This is a continuous casting process which obviates foaming agents and the restrictions that they impose on temperature and processing time. However, molten metal drains through the structure due to gravitational forces and the resulting foam has a pronounced density gradient.
Author(s): Dr V Gergely, Department of Materials Science and

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SEM image of open cell polyurethane foam
If a gas is injected into a liquid it forms a cellular foam structure. When a thermoset prepolymer of low viscosity is foamed, the polymer can drain from the cell walls (driven by surface tension) before it sets at the cell edges, leaving an open-celled foam. The cell edges have three concave sides, giving rise to the tri-cuspid cross section visible at the bottom of this image. The average co-ordination number for the nodes (where struts meet) is four, giving tetrahedral junctions.
Author(s): J A Curran, Department of Materials Science and Me

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Zn, cold rolled - mechanical twins
This sample was cold rolled. Zinc has a hexagonal structure so it contains only two independent slip systems. However, for slip to occur, five slip systems are required so zinc does not undergo general plasticity. Instead it forms mechanical twins as an alternative to dislocation motion to accommodate the deformation.
Author(s): Prof T W Clyne, Department of Materials Science an

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Silal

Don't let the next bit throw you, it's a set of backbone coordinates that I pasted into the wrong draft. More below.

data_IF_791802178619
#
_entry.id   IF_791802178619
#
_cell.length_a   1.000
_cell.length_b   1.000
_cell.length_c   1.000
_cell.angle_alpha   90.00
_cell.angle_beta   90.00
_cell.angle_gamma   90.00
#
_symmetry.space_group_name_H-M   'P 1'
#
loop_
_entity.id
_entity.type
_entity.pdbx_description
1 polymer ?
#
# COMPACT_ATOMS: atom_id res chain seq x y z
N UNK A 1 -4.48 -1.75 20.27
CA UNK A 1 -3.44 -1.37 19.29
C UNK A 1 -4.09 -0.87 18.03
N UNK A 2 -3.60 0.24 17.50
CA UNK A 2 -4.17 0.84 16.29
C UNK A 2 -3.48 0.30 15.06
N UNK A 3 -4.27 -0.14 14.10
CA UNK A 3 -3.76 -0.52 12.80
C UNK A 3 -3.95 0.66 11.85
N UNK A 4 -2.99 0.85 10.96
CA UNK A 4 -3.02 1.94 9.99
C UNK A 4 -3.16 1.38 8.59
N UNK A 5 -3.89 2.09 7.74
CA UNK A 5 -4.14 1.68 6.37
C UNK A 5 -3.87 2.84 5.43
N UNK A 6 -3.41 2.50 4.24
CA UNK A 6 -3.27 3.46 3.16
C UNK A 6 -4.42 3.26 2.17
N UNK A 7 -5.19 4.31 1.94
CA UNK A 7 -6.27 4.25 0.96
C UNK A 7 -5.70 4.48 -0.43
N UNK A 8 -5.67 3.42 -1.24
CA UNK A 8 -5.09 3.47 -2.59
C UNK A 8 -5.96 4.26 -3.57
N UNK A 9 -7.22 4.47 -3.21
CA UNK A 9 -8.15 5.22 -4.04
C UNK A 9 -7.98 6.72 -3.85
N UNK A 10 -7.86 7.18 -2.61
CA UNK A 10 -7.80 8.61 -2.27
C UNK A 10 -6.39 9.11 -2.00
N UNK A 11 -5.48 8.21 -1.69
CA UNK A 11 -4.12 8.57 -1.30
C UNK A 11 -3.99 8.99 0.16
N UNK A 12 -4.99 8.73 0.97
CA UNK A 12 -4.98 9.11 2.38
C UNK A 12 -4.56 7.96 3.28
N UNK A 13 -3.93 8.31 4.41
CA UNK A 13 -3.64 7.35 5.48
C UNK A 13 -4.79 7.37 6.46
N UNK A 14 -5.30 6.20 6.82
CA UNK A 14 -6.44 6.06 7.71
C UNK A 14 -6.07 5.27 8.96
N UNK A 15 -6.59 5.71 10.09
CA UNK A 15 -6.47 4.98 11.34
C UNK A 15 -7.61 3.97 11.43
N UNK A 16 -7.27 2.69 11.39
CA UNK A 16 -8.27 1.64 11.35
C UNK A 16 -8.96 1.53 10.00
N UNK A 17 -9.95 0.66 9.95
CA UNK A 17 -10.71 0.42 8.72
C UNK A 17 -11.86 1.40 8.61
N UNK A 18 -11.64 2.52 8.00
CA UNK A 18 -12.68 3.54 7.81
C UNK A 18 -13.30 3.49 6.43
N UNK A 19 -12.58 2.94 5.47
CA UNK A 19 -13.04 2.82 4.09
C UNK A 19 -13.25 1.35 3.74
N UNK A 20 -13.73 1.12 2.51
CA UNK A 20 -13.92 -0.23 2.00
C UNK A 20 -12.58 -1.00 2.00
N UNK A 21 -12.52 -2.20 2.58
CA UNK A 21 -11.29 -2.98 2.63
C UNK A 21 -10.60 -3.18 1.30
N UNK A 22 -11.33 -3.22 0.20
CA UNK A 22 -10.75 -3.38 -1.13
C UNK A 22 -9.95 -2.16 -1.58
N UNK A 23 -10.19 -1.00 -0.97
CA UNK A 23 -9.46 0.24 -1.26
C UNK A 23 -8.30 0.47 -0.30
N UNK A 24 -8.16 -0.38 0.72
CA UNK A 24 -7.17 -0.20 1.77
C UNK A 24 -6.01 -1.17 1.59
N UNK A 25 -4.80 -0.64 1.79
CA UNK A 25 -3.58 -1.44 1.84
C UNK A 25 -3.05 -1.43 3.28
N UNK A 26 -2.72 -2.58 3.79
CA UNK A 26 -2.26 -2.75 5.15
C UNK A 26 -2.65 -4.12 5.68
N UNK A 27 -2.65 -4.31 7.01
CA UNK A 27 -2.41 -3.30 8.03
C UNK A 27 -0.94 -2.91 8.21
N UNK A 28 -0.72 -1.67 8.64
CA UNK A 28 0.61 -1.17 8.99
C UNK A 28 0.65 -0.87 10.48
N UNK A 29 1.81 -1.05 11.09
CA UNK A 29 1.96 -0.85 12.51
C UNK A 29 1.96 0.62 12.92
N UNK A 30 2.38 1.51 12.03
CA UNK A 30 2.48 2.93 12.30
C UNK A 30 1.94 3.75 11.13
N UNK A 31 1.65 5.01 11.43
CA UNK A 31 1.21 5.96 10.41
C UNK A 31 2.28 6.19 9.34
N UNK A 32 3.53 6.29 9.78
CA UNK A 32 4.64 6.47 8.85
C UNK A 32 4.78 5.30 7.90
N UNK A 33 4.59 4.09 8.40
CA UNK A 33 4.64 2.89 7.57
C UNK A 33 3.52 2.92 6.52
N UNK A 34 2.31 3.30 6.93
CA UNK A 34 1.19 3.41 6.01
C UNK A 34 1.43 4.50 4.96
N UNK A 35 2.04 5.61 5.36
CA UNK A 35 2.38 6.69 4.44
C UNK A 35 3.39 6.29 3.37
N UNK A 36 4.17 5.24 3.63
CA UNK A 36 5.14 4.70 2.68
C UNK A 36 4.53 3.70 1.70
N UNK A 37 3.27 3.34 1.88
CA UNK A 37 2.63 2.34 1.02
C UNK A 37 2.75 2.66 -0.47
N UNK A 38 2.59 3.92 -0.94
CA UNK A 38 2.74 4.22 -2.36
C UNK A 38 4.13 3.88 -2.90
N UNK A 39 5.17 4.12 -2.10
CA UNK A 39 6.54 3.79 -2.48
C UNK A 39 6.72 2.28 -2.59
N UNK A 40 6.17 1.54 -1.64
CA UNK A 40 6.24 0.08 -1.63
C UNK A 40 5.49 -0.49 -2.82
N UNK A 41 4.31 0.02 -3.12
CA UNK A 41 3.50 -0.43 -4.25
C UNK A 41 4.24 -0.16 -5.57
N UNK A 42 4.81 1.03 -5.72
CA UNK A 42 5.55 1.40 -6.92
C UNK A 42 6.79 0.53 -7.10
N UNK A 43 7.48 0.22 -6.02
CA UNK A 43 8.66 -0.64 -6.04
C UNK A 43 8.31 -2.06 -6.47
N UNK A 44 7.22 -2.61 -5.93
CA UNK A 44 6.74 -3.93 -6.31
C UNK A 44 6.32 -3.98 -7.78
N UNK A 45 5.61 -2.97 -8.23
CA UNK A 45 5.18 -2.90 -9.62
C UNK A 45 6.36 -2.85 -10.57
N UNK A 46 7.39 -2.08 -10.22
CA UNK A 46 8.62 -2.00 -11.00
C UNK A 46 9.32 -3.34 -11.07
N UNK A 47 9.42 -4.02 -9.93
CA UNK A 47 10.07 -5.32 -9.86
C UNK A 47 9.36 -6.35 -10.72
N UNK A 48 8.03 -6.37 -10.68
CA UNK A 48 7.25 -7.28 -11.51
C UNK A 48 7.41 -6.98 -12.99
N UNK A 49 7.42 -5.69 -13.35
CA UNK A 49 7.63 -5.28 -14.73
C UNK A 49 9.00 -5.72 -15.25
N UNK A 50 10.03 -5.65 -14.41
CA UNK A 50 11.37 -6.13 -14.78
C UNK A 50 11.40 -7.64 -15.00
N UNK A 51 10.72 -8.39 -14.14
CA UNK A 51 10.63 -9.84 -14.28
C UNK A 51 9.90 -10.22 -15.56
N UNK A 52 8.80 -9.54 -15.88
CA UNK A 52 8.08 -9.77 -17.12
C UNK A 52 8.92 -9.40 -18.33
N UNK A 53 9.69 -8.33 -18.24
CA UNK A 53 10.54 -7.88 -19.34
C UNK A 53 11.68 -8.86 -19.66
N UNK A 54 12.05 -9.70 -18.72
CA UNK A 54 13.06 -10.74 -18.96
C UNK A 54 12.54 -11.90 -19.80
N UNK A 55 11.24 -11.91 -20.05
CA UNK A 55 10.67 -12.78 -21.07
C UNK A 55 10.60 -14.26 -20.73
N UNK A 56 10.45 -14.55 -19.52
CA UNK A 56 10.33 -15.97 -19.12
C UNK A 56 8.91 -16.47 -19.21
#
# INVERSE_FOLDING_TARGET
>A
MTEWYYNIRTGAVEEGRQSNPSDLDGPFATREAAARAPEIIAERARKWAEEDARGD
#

This sample shows the typical structure of silal, irons with high Si content (5.5-7.9 wt%). It is a grey cast iron alloyed with 4-6wt% Si to provide good oxidation resistance. The high Si content forms a dense, adherent iron silicate surface film, which is resistant to oxygen penetration. The flake graphite iron Silal was one of the first heat resisting cast irons developed. Spheroidal graphite Si irons have higher strength and improved ductility. The structure shows cored dendrites of ferrite w
Author(s): Dr R F Cochrane, Department of Materials, Universi

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Cu 55, Zn 45 (wt%) brass, as cast, dendritic
A cast alloy of high zinc brass, consisting of β dendrites. The α precipitates out of solution at the crystal boundaries, forming a structure of β dendrites surrounded by α. This is known as a Widmanstätten structure because a geometrical pattern of α forms on certain crystallographic orientations of the β lattice.
Author(s): Dr R F Cochrane, Department of Materials, Universi

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Al 67, Cu 33 (wt%), eutectic alloy